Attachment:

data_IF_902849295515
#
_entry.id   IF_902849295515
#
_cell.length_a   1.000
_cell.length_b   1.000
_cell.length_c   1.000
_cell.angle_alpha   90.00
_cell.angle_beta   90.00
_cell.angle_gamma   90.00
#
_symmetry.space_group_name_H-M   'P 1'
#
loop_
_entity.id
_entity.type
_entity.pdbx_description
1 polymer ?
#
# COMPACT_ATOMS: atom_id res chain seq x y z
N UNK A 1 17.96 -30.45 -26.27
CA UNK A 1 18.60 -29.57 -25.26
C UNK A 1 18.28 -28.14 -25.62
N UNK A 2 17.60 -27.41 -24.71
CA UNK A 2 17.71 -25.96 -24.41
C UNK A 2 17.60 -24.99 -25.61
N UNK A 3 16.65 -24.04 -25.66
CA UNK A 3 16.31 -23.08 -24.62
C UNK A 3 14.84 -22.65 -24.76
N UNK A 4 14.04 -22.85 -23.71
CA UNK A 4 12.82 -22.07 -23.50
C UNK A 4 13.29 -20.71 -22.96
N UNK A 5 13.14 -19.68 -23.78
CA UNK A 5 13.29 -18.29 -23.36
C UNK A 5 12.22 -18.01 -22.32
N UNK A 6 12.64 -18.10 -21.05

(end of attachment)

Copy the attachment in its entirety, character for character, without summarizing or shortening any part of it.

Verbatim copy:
data_IF_902849295515
#
_entry.id   IF_902849295515
#
_cell.length_a   1.000
_cell.length_b   1.000
_cell.length_c   1.000
_cell.angle_alpha   90.00
_cell.angle_beta   90.00
_cell.angle_gamma   90.00
#
_symmetry.space_group_name_H-M   'P 1'
#
loop_
_entity.id
_entity.type
_entity.pdbx_description
1 polymer ?
#
# COMPACT_ATOMS: atom_id res chain seq x y z
N UNK A 1 17.96 -30.45 -26.27
CA UNK A 1 18.60 -29.57 -25.26
C UNK A 1 18.28 -28.14 -25.62
N UNK A 2 17.60 -27.41 -24.71
CA UNK A 2 17.71 -25.96 -24.41
C UNK A 2 17.60 -24.99 -25.61
N UNK A 3 16.65 -24.04 -25.66
CA UNK A 3 16.31 -23.08 -24.62
C UNK A 3 14.84 -22.65 -24.76
N UNK A 4 14.04 -22.85 -23.71
CA UNK A 4 12.82 -22.07 -23.50
C UNK A 4 13.29 -20.71 -22.96
N UNK A 5 13.14 -19.68 -23.78
CA UNK A 5 13.29 -18.29 -23.36
C UNK A 5 12.22 -18.01 -22.32
N UNK A 6 12.64 -18.10 -21.05